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By Greg Hrebek, Transportation & Mobility SME, Hitachi Social Innovation Business
Digital transformation in fleet management isn’t optional — it’s a requirement for long-term success. Staying competitive in the transportation industry while delivering better business outcomes will take a forward-looking strategy. It’s time to go digital now, so you’re ready for new technologies that are on the horizon. Data analytics and solutions such as predictive maintenance and guided repair are the foundation on which you’ll build the next wave of fleet technologies, including electrification and autonomous vehicles. Building on your company’s data analytics capabilities will be essential to mitigating challenges and making the most of newer technologies now and into the future — for the good of all.
The next wave of transportation technology, including advances in battery technology, autonomous vehicles and the internet of things (IoT), will change the fundamentals of fleet management. This will bring new opportunities as well as new challenges. Electric vehicles (EVs) will help reduce carbon emissions, helping to improve the environment. But getting a fleet of EVs on the road isn’t easy. EVs can be recharged only in specific locations, with power often provided from a single local energy provider. Additionally, it takes much longer to charge an EV than to refuel a diesel-powered vehicle.
For example, even with ultra-fast Level 5 charging, which is the fastest charging level currently available, conventional gasoline refueling is much faster. Gasoline pumps in the U.S. have a rate of 10 gallons per minute, allowing most users to fill their vehicle in four to six minutes. Level 5 charging takes 12 minutes to fully recharge a 75–kilowatt-hour (kWh) battery. As batteries become larger, moving toward 100-150 kWh, their charging times will be even longer. i Recharging, like refueling, will need to be part of your transportation plan. Where are the stations along your fleet’s routes? How much time do you have to get there, and what’s the best route? Recharging becomes a logistical question — a question that data analytics can help answer.
The rise of autonomous vehicles is also likely to create a new set of significant logistical issues. Today, driver feedback initiates most fleet repairs. If a truck sounds strange or handles oddly, the driver notices the issue and take steps to address it. With autonomous vehicles, that human input is lost. Even fuel planning needs to be handled differently because there’s no driver to refuel the vehicle.
Technological advances are already supplying the analytics that are addressing many of these issues. For example, with connected vehicles, data is analyzed in real time so that routes can be planned and adjusted to be fuel efficient. Charging or fueling stations can also be mapped out as part of the route to best meet delivery schedules. As technology races forward, transportation companies must be ready to pivot quickly as new issues arise and new solutions become available.
The evolution in fleet management will affect not only processes but the people responsible for operating those fleets. This next wave of fleet management introduces new technology that employees must understand and use. Human capital is a limited resource, and organizations need an intelligent strategy to navigate these transitions. To attract and retain workers, it’s critical to give employees an opportunity to focus on the areas in which they have interest and expertise while minimizing the time they spend on related but less rewarding activities.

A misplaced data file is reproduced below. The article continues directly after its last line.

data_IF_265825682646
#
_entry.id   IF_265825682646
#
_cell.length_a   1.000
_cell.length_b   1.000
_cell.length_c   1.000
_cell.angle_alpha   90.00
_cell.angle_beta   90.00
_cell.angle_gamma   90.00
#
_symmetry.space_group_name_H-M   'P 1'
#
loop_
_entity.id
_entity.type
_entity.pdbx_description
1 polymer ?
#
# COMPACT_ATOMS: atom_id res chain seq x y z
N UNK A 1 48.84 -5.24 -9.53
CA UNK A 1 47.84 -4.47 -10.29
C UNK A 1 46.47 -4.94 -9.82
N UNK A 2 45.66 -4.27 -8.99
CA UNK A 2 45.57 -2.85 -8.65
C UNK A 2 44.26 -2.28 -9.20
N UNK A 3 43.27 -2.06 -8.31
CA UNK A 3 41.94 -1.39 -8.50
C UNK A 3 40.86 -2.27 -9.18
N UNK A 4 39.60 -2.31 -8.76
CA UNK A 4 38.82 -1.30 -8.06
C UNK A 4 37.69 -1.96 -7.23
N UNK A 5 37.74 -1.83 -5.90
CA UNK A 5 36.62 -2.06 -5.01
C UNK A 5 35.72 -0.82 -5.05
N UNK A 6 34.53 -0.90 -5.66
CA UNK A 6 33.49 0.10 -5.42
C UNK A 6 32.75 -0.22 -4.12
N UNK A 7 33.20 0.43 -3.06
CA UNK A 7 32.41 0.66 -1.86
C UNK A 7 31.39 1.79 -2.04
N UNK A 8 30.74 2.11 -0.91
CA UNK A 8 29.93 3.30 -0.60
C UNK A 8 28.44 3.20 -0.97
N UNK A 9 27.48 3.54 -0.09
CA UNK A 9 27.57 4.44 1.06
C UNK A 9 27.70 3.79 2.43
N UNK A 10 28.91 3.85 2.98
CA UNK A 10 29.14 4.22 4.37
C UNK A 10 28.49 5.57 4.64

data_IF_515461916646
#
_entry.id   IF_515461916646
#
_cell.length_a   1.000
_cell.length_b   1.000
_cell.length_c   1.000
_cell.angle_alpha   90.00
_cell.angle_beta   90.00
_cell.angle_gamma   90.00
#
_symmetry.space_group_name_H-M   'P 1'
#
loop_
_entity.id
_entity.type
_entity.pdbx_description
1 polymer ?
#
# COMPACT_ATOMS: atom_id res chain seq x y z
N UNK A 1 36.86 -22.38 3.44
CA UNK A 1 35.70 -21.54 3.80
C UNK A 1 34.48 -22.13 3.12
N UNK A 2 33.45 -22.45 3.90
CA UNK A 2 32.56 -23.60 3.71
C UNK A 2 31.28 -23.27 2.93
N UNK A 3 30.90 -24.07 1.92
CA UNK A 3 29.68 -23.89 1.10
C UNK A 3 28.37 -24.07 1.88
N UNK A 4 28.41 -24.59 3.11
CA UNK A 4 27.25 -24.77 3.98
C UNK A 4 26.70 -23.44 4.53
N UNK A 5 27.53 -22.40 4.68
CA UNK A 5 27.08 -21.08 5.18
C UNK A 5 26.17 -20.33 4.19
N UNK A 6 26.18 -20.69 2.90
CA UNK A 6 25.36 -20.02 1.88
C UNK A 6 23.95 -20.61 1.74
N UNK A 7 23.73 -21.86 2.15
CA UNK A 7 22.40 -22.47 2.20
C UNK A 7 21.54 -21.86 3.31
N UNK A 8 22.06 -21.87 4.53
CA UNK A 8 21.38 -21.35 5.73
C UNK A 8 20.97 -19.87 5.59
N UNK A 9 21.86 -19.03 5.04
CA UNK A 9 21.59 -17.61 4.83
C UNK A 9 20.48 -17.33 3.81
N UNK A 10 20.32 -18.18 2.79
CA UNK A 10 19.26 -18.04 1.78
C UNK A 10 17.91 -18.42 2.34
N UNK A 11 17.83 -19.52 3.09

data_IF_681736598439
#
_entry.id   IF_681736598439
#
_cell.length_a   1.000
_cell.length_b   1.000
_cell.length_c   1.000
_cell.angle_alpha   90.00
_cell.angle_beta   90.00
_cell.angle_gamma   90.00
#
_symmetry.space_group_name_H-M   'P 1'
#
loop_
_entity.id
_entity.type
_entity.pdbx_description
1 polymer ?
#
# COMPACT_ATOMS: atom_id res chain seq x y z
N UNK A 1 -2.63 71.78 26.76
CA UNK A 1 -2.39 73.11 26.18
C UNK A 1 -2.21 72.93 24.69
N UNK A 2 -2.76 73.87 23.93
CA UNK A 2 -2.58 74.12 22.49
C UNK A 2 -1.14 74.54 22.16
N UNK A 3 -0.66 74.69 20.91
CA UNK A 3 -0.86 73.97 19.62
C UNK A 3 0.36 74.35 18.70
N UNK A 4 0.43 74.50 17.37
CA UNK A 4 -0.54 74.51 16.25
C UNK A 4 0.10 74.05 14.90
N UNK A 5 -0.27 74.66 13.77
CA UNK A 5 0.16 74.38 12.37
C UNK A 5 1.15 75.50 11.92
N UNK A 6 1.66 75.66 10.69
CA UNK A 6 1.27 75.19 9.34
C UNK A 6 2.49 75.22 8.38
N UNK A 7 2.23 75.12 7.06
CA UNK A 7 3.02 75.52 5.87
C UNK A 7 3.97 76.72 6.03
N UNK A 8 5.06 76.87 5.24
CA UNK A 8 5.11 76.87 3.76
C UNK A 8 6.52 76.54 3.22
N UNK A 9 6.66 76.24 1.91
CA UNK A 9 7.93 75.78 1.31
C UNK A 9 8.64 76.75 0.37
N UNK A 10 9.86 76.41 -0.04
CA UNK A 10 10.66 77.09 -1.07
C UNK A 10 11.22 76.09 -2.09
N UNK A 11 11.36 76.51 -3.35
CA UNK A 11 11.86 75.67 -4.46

As in all industrial revolutions, new advances in technology are decreasing the need for humans to perform routine tasks. At the same time, these advances are increasing the amount of work in other areas, from planning and logistics to tracking, tracing and maintenance. Electrification and autonomy do not eliminate work; they change it. This means that organizations will need people with new kinds of expertise and operational skills. Even with increased automation and predictive analytics, certain tasks such as repairs and maintenance will not disappear. With the right approach, organizations can apply the benefits of artificial intelligence (AI) to their fleet management operations — and free up employees to focus on what they do best, or even take on new tasks that are more strategic.
An example from public transit demonstrates how advanced analytics — and the right partner — can open up new opportunities. Hitachi recently partnered with the Intercity Express Programme (IEP) in the United Kingdom, which is in the process of replacing all of the 40-year-old trains that run on its East Coast Main Line and Great Western Main Line. ii The IEP organization turned to Hitachi Rail Europe to provide all the next-generation electric and bi-mode trains for these major routes. iii
The solution was not a traditional rail model, but transport as a service. Hitachi owns, manages and maintains the trains and supporting infrastructure. Instead of incurring capital expenses, IEP pays based on agreed levels of service. In this model, Hitachi must ensure that the trains are running reliably and on time to earn revenue. A comprehensive nose-to-tail set of sensors captures data about rider behaviors, emissions, equipment condition and more, in real time at over 100 mph. Hitachi actively manages and analyzes the huge volumes of data generated by these sensors, providing valuable insights to help improve multiple aspects of IEP’s services including rider safety, train and equipment maintenance and operations, and better fuel efficiency.
For IEP to be successful, Hitachi needed to transform the way it approached train maintenance. The solution required a combination of big data technologies, predictive analytics, and condition-based maintenance to enable Hitachi Rail operations to successfully deliver optimized maintenance. This 30-year program represents a $30 billion investment for Hitachi, and with advanced data analytics and optimized, intelligent maintenance, the company is confident that the initiative will be profitable.
How can your organization begin to move in this direction? Based on our experience with data analytics for fleet management, we’ve identified five focus areas: